person_pin Impostors

by Arthur Saltzman

Published in Issue No. 54 ~ November, 2001

The art is in the execution. Three or four players are optimal, but in
a pinch, two are sufficient to perpetrate the game. The key here, as
in so many things, is to play swiftly and assuredly, for expertise is
its own enchantment and disguise. Cards should be snapped confidently
down and winning tricks, finesses, and all other methods of swelling
the progress announced with appropriate emphasis. As the players act
and react, weigh and inveigle, they must remember that they are
scheming centrifugally, that their apparent competition with one
another is in fact a tacit collaboration. In other words, the players
are engaged in a consensual ruse. They are playing to the house.

This is TEGWAR, The Exciting Game Without Any Rules. In truth, it is
not so much a game as a staged performance, whose fantastical
strategies are only show and whose complex flourishes matter only
insofar as they inspire bystanders to try to comprehend and, later, to
participate. For it is one of humanity’s irrepressible
tendencies to compel a chaos to come to order. Since none of us can
bear a wilderness for long, we assume an etiology. Which is what
stalwart TEGWARRIORS rely on.

TEGWAR requires that its players heed Jimmy Cagney’s warning
about acting: “Don’t get caught at it.” Unless every seam of
your sham stays sealed, even the most gullible will hang back. (In
sports, they call this “selling the fake.” The halfback charges
hardest into the line when he doesn’t have the ball, while the
quarterback steals around the end for six. With a hard jab step or a
series of epileptic feints, the basketball player sheds his defender
and opens a path to the hoop.) Emily Dickinson, that most estimable
hustler, summed up the method rather neatly: “Success in circuit
lies.” Nevertheless, if the game must not be too obvious, neither
should it be too obscure. Like those dreamy nymphs who bathe away
eternity, the players want to seduce and elude at the same time.

Properly primed, the pigeons will be mesmerized by the crusts that
fall nearby. They’ll see a club trump a heart or a pair of twos
earn an extra turn; they’ll note the surrender of everyone
else’s aces to the player who flashes the first black queen;
with fascination they’ll watch the strange, random mutations of
the game, trying to grab a handle, or at least figure out where the
handles are located. Admittedly, many witnesses, unable to grasp the
calibrated excesses on display or follow the phony reasoning behind
any lead, may recall their Thomas DeQuincey, who in his Confessions
of an English Opium Eater
predicted their confusion: “In parts and
fractions eternal creations are carried on, but the nexus is wanting,
and life and the central principles which should bind together all the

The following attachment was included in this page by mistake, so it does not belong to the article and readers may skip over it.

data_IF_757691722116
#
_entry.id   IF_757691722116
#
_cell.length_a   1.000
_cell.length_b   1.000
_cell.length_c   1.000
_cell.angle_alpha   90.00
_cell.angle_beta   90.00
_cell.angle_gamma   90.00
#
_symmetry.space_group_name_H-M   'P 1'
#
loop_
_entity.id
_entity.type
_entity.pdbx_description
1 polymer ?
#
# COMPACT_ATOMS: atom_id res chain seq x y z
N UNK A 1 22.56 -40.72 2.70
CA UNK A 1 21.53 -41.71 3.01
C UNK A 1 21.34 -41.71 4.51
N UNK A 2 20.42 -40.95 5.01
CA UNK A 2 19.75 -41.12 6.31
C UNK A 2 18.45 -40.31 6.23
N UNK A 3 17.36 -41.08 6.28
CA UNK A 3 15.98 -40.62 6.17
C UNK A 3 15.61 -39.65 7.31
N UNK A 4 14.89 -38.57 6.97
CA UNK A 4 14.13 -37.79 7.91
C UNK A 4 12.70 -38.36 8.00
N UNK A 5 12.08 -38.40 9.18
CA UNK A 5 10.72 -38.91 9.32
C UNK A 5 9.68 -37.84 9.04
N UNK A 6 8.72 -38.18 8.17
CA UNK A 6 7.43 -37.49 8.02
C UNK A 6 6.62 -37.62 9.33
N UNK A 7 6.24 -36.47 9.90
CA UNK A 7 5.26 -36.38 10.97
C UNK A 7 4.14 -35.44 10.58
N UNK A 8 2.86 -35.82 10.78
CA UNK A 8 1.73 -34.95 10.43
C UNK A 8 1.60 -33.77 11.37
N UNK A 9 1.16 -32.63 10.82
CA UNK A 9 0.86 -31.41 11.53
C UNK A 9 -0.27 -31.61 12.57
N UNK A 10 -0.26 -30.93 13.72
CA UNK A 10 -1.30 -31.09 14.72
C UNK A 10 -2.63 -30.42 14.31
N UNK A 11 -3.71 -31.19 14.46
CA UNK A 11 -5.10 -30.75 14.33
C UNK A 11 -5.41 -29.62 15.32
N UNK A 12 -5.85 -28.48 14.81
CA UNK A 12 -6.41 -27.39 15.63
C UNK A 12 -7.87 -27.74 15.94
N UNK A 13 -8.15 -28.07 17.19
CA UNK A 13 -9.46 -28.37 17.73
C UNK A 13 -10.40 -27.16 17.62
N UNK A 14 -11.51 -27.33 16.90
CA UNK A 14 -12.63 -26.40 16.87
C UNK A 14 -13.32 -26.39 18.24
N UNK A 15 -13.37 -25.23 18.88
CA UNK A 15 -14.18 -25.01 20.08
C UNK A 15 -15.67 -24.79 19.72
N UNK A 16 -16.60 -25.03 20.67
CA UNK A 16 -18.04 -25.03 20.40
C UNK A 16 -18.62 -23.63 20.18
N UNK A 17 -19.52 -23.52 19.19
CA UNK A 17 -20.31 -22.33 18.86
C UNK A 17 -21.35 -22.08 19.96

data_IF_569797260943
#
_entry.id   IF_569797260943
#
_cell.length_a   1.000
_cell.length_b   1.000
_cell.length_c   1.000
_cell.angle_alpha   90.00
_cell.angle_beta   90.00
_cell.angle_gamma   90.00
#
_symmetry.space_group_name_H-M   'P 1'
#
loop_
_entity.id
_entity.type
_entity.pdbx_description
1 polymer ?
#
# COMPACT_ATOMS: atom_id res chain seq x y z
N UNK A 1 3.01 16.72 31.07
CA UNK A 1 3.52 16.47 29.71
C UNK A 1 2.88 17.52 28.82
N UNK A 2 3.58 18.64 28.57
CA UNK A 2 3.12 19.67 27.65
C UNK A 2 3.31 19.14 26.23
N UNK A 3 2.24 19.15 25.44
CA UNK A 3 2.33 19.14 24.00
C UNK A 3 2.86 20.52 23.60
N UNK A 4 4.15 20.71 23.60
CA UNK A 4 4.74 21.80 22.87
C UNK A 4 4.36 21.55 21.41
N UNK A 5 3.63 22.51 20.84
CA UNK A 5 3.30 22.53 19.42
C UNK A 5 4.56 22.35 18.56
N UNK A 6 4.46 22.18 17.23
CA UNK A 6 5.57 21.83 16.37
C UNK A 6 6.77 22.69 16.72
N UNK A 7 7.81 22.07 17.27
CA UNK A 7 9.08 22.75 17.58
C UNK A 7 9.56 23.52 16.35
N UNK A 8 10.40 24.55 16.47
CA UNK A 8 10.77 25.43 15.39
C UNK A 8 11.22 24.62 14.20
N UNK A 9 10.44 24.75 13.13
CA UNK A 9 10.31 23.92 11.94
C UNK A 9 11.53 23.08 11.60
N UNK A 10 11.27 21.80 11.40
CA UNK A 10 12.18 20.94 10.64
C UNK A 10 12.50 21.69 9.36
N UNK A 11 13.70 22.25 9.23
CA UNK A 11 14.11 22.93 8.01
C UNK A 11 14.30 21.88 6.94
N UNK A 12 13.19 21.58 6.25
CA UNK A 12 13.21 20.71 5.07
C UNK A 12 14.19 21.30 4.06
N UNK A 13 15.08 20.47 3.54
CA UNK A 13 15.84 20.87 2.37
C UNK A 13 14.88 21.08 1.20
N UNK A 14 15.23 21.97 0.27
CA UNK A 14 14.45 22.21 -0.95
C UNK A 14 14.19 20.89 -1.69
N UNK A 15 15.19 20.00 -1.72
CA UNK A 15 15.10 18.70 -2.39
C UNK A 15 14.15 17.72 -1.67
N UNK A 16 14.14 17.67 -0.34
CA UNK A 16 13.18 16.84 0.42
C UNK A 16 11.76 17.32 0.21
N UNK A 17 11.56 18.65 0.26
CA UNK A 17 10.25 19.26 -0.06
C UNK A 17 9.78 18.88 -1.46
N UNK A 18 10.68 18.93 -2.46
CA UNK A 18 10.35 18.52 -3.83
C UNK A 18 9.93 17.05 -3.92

parts at the center with all its radiations to the circumference, are
wanting.” Absent enlightenment, they will stay intrigued only so long.

But there may be one, the one who has been steadily edging in from the
periphery, who thinks he might be getting the hang of it (so eager are
we to believe that there is a hang to be gotten). That’s the guy
who will be invited to sit in. He’ll even begin to win a bit,
hardly sensing why. He’ll be congratulated on being such a quick
study. He’ll be encouraged to play for higher stakes. And as
soon as he gets sucked into a sizeable pot, the trap will be sprung.
Perhaps someone will scuttle his flush by flaunting the suddenly fatal
five of spades. Perhaps someone will advise him that his diamonds are
disqualified–didn’t he see the dealer flip a black seven
after the last raise? It’s irrelevant why his hand is deemed
irrelevant. What matters is that the other players sell him
assiduously on the fact that he was in over his head, that, in the
end, he was the real impostor at the table.

Because the talk shows say that there is no past tense for “love,” not
as far as she is concerned, your concern must go further. Because the
only given is that nothing can be taken for granted, in any working
relationship, the work goes on. So you take your resolve from
Hollywood and glamour magazines. Mutt-clumsy as you are, you make an
effort anyway. In your office, under the fluorescent hum of the
spastic fixture that never gets fixed, you dream up a bit of wistful
mischief. For once, you might think, you might think outside the
cubicle, as it were, as you are, in your duty to her try to be
something more than dutiful, something other. Someone preferable.
Someone else.

Because your usual avowals have in recent years been sloppy, too few,
and, well, usual. “I’m here for you” has never been more
assuring than a modest savings account–a pittance you can hardly
bank a future on. As for sex, well, lately it seems as though
you’ve been entering her like a burglar, if at all (on this
point the talk shows are merciless), and even at your most devoted,
you are predictable and, frankly, unlovely, to her or any mirror. So
you deliberate, turning over each idea like a dripping chicken on a
spit, hoping to create something satisfactorily tender between you.
Romance may loom like boot camp, but you prepare, for her sake and (on
this point the talk shows are adamant) yours, the daffy extrapolations
of the heart.

You decide to sneak back on an evening you know she’ll be out
and salvage as many of the Christmas lights as you can from their
tangle on the floor of the front closet. (The unknotting alone takes
an hour, a practice she’d have to appreciate, although–on
this point the talk shows are cautionary–not as much as she would
your restraint in not calling attention to this.) You string the